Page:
Our commitment to inclusion
Right from the start, we wanted FreeAgent to be a place where everyone is able to be themselves and do their best work. Since then, we’ve built on our culture to create a place where people can own, enjoy and be proud of their work. We want people to feel nurtured, at ease, empowered and engaged. We value our diverse team and believe that the variety of our experiences and backgrounds only makes us stronger.
The gender pay gap
The gender pay gap is the difference between the average (mean or median) earnings of men and women across all roles in an organisation.
A gender pay gap does not necessarily mean a company is paying men and women unfairly or unequally. However, it does highlight where, on average, one gender is obtaining a higher rate of pay overall. This sometimes uncovers:
- an imbalance in the proportion of men and women in more senior positions (which typically offer higher pay)
- potential barriers to one gender accessing the kind of work that would result in additional payments or bonuses
On 4th April each year, all private UK employers with 250 employees or more are required to report and publish their gender pay gap information.
FreeAgent’s gender pay gap
2022 is the first year in which we've been required to report these figures. It’s been a useful exercise and has helped us to understand our own situation and bring into focus areas where we can take further action. To ensure that all employees were included in the data where possible, FreeAgent used legally recognised gender.
Based on a snapshot date of 5th April 2021, our gender pay gap figures are:
- Mean (average) gender pay gap: 25%
- Median gender pay gap: 26%
The table below shows the proportion of men and women in each pay quartile at FreeAgent. To calculate this, the average hourly pay for each employee is calculated and pulled into a list. We then sort this list in order from highest to lowest pay, split this into four groups, and then determine the proportion of men and women in each group.
|Quartile||% Men||% Women|
|Upper hourly pay quartile||81%||19%|
|Upper middle hourly pay quartile||76.6%||23.4%|
|Lower middle hourly pay quartile||54%||46%|
|Lower hourly pay quartile||39.1%||60.9%|
Along with the average and median gender pay gap, employers also have to publish bonus pay gap figures by analysing payments over a 12-month period to calculate the difference in payments that men and women receive in the form of bonuses. The UK government’s gender pay gap reporting guidance requires employers to include specific types of payments in the bonus pay calculations. For FreeAgent, these include payments such as commission and employee referral payments.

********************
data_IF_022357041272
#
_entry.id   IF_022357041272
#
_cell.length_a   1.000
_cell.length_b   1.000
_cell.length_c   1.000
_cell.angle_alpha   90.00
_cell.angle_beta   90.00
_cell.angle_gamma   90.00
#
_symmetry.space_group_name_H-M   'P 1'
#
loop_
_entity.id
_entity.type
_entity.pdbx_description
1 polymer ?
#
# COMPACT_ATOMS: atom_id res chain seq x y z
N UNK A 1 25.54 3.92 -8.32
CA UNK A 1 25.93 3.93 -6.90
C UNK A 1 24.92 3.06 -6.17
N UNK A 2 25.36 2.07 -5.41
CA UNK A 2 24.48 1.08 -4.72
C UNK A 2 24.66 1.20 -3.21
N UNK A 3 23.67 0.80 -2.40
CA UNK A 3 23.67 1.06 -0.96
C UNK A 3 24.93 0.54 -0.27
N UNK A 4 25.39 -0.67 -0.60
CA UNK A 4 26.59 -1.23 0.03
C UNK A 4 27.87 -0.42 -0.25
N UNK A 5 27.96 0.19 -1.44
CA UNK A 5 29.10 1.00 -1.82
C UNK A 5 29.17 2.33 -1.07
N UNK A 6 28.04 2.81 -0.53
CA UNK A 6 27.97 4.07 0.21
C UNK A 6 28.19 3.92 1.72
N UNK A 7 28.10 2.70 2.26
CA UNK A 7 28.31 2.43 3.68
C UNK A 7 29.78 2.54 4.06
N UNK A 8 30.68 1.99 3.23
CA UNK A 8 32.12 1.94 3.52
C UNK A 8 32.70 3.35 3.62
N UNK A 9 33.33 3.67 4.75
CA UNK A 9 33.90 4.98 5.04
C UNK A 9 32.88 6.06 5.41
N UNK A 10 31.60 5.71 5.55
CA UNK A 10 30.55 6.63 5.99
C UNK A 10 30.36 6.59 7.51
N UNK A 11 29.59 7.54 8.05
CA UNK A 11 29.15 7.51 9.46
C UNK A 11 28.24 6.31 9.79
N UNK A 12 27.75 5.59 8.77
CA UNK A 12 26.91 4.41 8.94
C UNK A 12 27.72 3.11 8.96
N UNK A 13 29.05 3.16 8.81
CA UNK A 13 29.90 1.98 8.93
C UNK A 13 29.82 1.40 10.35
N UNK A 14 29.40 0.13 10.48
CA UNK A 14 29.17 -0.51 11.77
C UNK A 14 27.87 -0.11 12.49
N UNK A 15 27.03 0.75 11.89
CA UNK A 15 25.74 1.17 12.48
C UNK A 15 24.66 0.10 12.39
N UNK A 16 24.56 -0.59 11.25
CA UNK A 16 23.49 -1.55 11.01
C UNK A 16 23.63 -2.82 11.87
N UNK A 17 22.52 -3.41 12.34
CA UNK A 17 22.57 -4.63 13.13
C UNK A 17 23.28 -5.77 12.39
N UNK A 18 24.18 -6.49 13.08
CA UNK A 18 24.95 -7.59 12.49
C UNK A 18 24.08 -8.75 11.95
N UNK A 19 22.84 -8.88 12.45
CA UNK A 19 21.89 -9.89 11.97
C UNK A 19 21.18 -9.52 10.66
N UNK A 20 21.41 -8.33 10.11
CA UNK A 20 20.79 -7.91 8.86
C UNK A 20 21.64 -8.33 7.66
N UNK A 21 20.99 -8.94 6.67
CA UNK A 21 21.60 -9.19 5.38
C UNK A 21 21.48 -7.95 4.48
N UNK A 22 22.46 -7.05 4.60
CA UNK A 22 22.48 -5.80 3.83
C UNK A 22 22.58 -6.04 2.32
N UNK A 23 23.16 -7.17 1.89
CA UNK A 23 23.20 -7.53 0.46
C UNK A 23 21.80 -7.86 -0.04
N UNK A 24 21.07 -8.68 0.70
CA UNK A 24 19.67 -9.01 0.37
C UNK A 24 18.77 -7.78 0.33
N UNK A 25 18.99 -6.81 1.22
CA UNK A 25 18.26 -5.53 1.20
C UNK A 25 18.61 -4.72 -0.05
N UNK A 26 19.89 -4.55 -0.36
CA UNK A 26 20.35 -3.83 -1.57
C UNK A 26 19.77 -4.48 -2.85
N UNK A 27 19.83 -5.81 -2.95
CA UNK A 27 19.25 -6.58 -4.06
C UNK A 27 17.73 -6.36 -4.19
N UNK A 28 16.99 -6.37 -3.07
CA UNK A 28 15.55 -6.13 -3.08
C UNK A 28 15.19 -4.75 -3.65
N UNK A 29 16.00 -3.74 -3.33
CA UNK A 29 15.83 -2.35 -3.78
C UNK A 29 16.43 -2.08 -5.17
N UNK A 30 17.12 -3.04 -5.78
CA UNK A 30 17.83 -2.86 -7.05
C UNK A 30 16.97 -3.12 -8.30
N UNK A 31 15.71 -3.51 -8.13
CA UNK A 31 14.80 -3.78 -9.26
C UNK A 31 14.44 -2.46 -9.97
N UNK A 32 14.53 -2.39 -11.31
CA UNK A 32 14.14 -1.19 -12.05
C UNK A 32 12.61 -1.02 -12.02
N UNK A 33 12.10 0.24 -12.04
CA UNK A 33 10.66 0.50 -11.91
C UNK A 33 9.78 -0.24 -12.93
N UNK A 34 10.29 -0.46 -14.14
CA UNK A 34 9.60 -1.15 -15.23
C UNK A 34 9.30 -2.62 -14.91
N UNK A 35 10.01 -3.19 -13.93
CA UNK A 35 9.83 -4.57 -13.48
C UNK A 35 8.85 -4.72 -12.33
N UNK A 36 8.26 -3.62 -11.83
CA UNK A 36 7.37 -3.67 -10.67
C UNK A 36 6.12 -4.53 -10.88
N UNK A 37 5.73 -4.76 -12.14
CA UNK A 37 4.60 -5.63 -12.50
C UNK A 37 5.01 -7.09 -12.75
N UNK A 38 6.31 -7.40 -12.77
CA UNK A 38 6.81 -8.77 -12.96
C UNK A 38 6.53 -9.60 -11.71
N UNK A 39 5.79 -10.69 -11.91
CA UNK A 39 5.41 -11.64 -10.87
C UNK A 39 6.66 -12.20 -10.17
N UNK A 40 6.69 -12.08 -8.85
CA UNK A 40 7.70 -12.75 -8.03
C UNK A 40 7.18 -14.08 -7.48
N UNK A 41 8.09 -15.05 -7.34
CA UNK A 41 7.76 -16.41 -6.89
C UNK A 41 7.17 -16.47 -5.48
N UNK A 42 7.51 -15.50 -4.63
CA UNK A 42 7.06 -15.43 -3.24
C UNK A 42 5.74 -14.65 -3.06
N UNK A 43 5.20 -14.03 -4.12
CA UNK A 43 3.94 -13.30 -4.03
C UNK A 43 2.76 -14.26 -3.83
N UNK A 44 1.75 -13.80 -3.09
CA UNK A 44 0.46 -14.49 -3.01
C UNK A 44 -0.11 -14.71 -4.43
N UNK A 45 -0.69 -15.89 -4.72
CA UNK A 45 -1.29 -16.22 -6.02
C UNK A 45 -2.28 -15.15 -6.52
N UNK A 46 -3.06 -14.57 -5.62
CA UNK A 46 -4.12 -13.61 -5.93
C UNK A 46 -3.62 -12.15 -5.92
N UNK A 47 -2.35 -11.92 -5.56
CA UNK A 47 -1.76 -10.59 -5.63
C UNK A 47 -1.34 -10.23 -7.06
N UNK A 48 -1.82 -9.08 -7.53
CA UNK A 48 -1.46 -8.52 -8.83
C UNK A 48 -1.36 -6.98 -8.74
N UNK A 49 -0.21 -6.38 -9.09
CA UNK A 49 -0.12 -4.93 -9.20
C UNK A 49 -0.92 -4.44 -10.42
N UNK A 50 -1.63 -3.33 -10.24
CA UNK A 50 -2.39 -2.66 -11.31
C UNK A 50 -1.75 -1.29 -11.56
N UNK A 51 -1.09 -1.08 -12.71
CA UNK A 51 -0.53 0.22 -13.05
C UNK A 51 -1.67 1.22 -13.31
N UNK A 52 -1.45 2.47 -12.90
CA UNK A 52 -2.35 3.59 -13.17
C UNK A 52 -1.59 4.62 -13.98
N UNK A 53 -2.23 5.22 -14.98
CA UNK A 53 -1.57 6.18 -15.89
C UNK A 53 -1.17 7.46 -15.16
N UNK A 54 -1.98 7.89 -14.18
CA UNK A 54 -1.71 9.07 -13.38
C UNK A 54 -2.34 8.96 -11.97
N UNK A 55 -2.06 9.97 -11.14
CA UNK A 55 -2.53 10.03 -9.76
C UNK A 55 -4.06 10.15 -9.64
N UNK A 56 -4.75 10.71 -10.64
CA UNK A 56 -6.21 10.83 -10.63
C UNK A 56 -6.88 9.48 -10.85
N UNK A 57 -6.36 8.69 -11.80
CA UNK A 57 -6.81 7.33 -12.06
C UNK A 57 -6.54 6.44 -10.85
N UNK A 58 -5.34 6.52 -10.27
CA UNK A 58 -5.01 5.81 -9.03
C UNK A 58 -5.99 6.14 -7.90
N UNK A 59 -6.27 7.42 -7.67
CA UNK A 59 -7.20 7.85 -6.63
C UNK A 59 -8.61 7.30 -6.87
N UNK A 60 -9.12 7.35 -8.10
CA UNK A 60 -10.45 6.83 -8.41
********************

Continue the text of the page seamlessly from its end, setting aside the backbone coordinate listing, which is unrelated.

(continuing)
In the 12 months up to 5th April 2021, 19.4% of men and 15.7% of women at FreeAgent received bonus pay. Our bonus pay gap figures are:
- Mean (average) bonus pay gap: 40.9%
- Median bonus pay gap: 23.3%
Addressing our gender pay gap
At FreeAgent, we’re committed to paying people fairly and consistently, taking time to understand and document the detailed requirements of each role. This helps us to match our performance ratings to a specific salary on our salary bands, which means that if someone is doing the same role as someone else, and has the same performance, they will have the same salary.
However, our data shows that there is more work to be done at FreeAgent. Our current priorities to address our gender pay gap and bonus pay gap include:
Attracting diverse applicants
As is the case across the tech industry, many of our more technical roles have traditionally attracted a high proportion of male applicants. To help attract a broader range of candidates to FreeAgent, we partner with key organisations to promote STEM learning, engage with further education institutions and appeal to individuals from under-represented groups.
Ensuring our recruitment processes are fair and transparent
We’ll continue to remove barriers and tackle bias in our recruitment processes and advertising. We will also continue to anonymise our CVs and conduct group reviews at each stage of the selection process.
Ensuring our talent management processes are fair and transparent
We’ll take a closer look at how different groups fare through the lens of our promotion and reward processes. In addition, we’ll look at the representation of these groups within different departments, and at senior and management levels across FreeAgent. We aim to ensure that FreeAgent is a place where people from all backgrounds have the same opportunities to develop in their careers.
Flexible policies and work-life balance
FreeAgent has always been committed to providing flexible approaches to work in order to support employees’ work-life balance and to remove barriers to progression.
The Covid-19 pandemic brought about the need for an even greater degree of flexibility, particularly for our female employees, who outnumbered male colleagues as primary caregivers for children. During lockdown we implemented several new flexible working approaches, with the aim of reducing the negative impact of the pandemic on work-life balance for employees. Today, we continue to offer many of these additional flexible working options.
We’re excited to continue to test our assumptions, gather feedback and try new ideas to further develop our activities and improve our gender pay gap, both now and in the future.
FreeAgent’s Chief Executive Officer, Roan Lavery, has signed off FreeAgent’s gender pay gap reports and our Chief People Officer, Donald Lindsay, is managing our action plan to address the company’s gender pay gap issues.
FreeAgent’s Chief Executive Officer, Roan Lavery, confirms that the above information is accurate and meets the requirements of the Equality Act 2010 (Gender Pay Gap Information) Regulations 2017.